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Tuesday, May 9, 2017



A few days ago, Noah Pollak wrote that in his meeting with the president Abbas Lies to Trump, Big Time:
There was only one remarkable moment in the otherwise formulaic remarks to the press Wednesday by President Trump and Palestinian Authority President Mahmoud Abbas: a claim by Abbas so audacious and dishonest that he may have damaged his credibility with the president:

"Mr. President, I affirm to you that we are raising our youth, our children and grandchildren, in a culture of peace."

photo
Abbas and Trump Credit: Whitehouse.gov

Pollak goes on to show that on the contrary, based on his previous statements, Trump is well aware of Abbas's dishonesty.

Let's hope that Trump is also aware of Abbas's deception in rigging negotiations with Israel.

During that same meeting, Abbas Told Trump: Peace Talks Should Resume From Where 2008 Negotiations With Israel Left Off
The Palestinians showed Trump the details of the negotiations with Olmert. “At the time, we presented land swaps of 1.9 percent [of the West Bank] and Olmert offered 6.3 percent, and this is where things ended because Olmert left politics, and we told [Trump] and his staff that the differences are not so great and that is a good starting point for any negotiations on borders, which is a critical issue and which will have implications for all the core issues and the permanent agreement,” said the official.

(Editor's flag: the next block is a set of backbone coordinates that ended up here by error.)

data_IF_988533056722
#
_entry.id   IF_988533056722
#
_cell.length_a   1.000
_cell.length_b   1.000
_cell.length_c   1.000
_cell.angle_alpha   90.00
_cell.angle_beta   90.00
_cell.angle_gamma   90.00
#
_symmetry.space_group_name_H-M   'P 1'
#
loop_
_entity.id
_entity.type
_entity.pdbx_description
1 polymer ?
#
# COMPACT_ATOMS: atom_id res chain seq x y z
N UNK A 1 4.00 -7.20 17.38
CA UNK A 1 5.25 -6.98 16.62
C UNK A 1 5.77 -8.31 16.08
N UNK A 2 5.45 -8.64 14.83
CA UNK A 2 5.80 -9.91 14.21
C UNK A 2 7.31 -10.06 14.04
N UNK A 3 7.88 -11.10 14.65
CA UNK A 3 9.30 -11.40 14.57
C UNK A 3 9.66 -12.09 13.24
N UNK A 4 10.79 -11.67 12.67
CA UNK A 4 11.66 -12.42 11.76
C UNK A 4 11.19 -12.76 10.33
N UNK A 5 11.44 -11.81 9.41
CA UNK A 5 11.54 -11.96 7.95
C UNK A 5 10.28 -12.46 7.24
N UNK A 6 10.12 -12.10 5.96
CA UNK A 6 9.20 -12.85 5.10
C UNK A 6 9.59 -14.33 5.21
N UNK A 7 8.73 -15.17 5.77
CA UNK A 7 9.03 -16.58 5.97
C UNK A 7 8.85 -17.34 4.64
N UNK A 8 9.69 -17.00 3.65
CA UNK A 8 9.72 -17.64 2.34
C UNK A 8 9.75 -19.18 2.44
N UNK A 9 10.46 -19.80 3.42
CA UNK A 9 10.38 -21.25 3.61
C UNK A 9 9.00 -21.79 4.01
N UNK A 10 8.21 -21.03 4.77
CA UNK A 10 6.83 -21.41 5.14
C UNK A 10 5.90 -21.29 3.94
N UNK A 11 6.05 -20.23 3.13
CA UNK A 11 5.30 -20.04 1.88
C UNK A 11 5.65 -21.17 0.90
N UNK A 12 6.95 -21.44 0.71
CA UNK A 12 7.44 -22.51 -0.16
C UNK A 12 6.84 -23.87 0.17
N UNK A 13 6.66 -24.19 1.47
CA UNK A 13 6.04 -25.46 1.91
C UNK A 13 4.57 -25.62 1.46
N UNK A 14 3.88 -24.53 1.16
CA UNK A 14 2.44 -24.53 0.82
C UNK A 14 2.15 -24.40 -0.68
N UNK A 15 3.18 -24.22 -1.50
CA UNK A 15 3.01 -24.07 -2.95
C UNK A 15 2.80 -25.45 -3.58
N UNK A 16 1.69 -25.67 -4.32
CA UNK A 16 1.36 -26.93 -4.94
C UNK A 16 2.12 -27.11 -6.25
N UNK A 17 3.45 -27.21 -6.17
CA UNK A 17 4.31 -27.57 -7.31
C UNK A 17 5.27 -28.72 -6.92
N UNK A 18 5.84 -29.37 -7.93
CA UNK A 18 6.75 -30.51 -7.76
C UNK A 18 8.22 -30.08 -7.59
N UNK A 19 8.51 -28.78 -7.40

There are 2 claims made here:
  • The implied offer to Olmert of land swaps of 1.9% and Olmerts offer of 6.3%.
  • The breakdown in negotiations was due to Olmert leaving office under scandal
Back in 2011, these same 2 claims were made by Abbas himself, with a slight difference:
Abbas also contended that he and former Israeli Prime Minister Ehud Olmert were "very, very close" to reaching a peace agreement in 2008, before the Israeli leader left office under a cloud of corruption allegations.

"It was a very good opportunity," he said. "If he stayed two, three months, I believe that time we could have concluded an agreement."

He confirmed Olmert's account that the Israeli leader was prepared to withdraw from 93.5 percent of the West Bank. The Palestinians, Abbas added, responded by offering to let Israel retain 1.9 percent of the West Bank.
The difference is that Abbas explicitly states that the Palestinian offer of 1.9% of the land was in response to Olmert's offer, not before.

So on this basis -- Olmert's leaving office early and the Palestinian last counter-offer of 1.9% -- Abbas wants to begin the negotiations on borders from this point and go forward from there.

photo
Abbas, French then-President Sarkozy and Olmert Credit: Israeli Prime Minster's Office

But this suggestion by Abbas is simply not true.

The Abbas version of events is directly contradicted by the Palestine Papers, a collection of confidential documents about the Israeli–Palestinian peace process leaked by Al Jazeera between 23 and 26 January 2011. They were authenticated by Al Jazeera and The Guardian, and a media adviser to Israeli Prime Minister Ehud Olmert also affirmed their authenticity.

According to those papers, Abbas never presented Olmert with a counter-offer.
Christians for Fair Witness on the Middle East has carefully reviewed the "Palestine Papers," which Al Jazeera says are Palestinian Authority documents memorializing a decade of Israeli/Palestinian peace talks. If these documents are authentic, they offer significant clues to one reason why the process has thus far failed.